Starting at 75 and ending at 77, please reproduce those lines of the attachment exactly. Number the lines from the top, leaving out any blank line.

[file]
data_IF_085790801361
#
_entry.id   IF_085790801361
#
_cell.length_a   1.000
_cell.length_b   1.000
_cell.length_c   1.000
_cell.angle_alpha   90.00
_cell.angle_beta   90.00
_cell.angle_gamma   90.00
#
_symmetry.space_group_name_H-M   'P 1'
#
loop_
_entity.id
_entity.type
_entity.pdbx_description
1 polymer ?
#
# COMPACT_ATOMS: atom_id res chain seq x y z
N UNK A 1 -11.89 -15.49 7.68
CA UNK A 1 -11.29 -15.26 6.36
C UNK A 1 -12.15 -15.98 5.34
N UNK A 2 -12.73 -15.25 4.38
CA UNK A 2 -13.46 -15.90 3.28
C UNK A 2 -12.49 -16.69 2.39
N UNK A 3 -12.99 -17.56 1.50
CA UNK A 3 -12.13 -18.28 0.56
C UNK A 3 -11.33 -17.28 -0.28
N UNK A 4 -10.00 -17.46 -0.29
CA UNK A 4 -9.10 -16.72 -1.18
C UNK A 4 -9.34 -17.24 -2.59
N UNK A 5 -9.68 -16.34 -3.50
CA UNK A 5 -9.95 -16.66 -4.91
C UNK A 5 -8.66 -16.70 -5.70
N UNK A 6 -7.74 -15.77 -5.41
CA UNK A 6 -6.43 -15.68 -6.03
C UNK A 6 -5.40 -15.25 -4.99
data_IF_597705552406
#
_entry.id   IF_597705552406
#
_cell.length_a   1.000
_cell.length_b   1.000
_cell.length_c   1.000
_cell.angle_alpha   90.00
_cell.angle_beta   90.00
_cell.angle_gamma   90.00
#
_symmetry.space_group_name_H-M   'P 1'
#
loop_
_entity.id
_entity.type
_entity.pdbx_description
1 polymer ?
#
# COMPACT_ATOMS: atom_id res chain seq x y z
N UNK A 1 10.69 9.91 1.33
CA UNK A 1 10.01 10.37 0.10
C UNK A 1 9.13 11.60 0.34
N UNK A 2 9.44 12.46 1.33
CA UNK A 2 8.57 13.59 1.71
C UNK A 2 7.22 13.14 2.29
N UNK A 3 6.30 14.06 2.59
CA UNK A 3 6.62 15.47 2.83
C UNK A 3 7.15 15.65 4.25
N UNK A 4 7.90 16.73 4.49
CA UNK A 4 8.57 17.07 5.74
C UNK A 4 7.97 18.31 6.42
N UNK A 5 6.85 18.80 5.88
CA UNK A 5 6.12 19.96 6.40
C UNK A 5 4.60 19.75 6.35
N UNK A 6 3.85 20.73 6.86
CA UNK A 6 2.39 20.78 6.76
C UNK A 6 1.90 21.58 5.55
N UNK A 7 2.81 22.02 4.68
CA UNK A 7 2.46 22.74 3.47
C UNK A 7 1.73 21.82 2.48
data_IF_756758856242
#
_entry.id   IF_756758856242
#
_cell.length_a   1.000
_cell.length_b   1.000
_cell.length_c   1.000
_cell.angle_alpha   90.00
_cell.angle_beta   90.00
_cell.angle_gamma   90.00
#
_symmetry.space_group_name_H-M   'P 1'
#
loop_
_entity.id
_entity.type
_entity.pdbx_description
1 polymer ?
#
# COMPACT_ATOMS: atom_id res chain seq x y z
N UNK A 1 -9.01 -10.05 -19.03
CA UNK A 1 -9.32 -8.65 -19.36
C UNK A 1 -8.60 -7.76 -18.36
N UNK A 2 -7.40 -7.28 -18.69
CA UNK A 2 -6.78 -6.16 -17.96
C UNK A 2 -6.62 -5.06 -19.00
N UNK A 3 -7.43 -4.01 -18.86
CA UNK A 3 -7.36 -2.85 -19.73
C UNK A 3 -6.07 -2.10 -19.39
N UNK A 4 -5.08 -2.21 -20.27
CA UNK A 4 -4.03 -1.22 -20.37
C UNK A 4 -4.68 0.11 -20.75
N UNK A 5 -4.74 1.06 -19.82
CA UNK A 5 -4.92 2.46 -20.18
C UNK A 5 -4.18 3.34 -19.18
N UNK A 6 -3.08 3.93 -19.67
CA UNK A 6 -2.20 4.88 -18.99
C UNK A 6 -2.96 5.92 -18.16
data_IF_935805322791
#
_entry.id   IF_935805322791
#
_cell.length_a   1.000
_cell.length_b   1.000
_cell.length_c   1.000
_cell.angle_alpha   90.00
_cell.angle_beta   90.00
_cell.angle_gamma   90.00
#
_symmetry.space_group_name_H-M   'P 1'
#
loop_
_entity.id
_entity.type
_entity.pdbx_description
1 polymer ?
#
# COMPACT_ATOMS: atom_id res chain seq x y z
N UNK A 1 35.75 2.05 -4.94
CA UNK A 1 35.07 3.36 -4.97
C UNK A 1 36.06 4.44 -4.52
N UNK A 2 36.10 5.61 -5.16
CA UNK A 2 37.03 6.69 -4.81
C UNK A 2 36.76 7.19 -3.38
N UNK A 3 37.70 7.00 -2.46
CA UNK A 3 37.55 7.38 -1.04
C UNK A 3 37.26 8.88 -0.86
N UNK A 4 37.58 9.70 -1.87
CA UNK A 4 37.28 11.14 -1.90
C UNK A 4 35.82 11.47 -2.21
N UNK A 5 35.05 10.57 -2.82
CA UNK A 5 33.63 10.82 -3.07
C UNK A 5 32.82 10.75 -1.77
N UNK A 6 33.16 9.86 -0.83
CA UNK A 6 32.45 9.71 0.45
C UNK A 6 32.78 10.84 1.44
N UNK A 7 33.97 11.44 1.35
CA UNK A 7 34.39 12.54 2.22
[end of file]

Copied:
CA UNK A 6 2.39 20.78 6.76
C UNK A 6 1.90 21.58 5.55
N UNK A 7 2.81 22.02 4.68